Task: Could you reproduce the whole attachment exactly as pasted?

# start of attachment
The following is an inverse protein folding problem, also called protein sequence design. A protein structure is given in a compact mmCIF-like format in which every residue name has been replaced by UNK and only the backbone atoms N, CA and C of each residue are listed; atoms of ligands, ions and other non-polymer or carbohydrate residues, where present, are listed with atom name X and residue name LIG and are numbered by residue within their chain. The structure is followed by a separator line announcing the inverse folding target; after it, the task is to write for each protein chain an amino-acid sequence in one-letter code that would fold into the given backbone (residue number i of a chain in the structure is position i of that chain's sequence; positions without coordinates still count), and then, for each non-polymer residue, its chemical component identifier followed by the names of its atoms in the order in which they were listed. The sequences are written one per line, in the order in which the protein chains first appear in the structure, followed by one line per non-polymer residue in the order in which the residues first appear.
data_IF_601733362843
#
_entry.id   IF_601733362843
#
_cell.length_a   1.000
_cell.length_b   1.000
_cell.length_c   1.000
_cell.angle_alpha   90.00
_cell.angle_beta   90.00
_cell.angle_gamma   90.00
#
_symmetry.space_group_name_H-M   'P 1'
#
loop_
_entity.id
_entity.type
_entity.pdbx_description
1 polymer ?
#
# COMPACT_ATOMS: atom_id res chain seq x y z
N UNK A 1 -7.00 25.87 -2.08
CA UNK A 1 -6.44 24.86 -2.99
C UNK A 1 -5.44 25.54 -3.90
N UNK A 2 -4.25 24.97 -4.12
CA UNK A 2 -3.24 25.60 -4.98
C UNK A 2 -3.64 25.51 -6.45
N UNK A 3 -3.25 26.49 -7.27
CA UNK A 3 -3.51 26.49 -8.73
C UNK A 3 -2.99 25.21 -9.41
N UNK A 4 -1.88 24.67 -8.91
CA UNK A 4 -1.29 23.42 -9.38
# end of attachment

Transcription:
The following is an inverse protein folding problem, also called protein sequence design. A protein structure is given in a compact mmCIF-like format in which every residue name has been replaced by UNK and only the backbone atoms N, CA and C of each residue are listed; atoms of ligands, ions and other non-polymer or carbohydrate residues, where present, are listed with atom name X and residue name LIG and are numbered by residue within their chain. The structure is followed by a separator line announcing the inverse folding target; after it, the task is to write for each protein chain an amino-acid sequence in one-letter code that would fold into the given backbone (residue number i of a chain in the structure is position i of that chain's sequence; positions without coordinates still count), and then, for each non-polymer residue, its chemical component identifier followed by the names of its atoms in the order in which they were listed. The sequences are written one per line, in the order in which the protein chains first appear in the structure, followed by one line per non-polymer residue in the order in which the residues first appear.
data_IF_601733362843
#
_entry.id   IF_601733362843
#
_cell.length_a   1.000
_cell.length_b   1.000
_cell.length_c   1.000
_cell.angle_alpha   90.00
_cell.angle_beta   90.00
_cell.angle_gamma   90.00
#
_symmetry.space_group_name_H-M   'P 1'
#
loop_
_entity.id
_entity.type
_entity.pdbx_description
1 polymer ?
#
# COMPACT_ATOMS: atom_id res chain seq x y z
N UNK A 1 -7.00 25.87 -2.08
CA UNK A 1 -6.44 24.86 -2.99
C UNK A 1 -5.44 25.54 -3.90
N UNK A 2 -4.25 24.97 -4.12
CA UNK A 2 -3.24 25.60 -4.98
C UNK A 2 -3.64 25.51 -6.45
N UNK A 3 -3.25 26.49 -7.27
CA UNK A 3 -3.51 26.49 -8.73
C UNK A 3 -2.99 25.21 -9.41
N UNK A 4 -1.88 24.67 -8.91
CA UNK A 4 -1.29 23.42 -9.38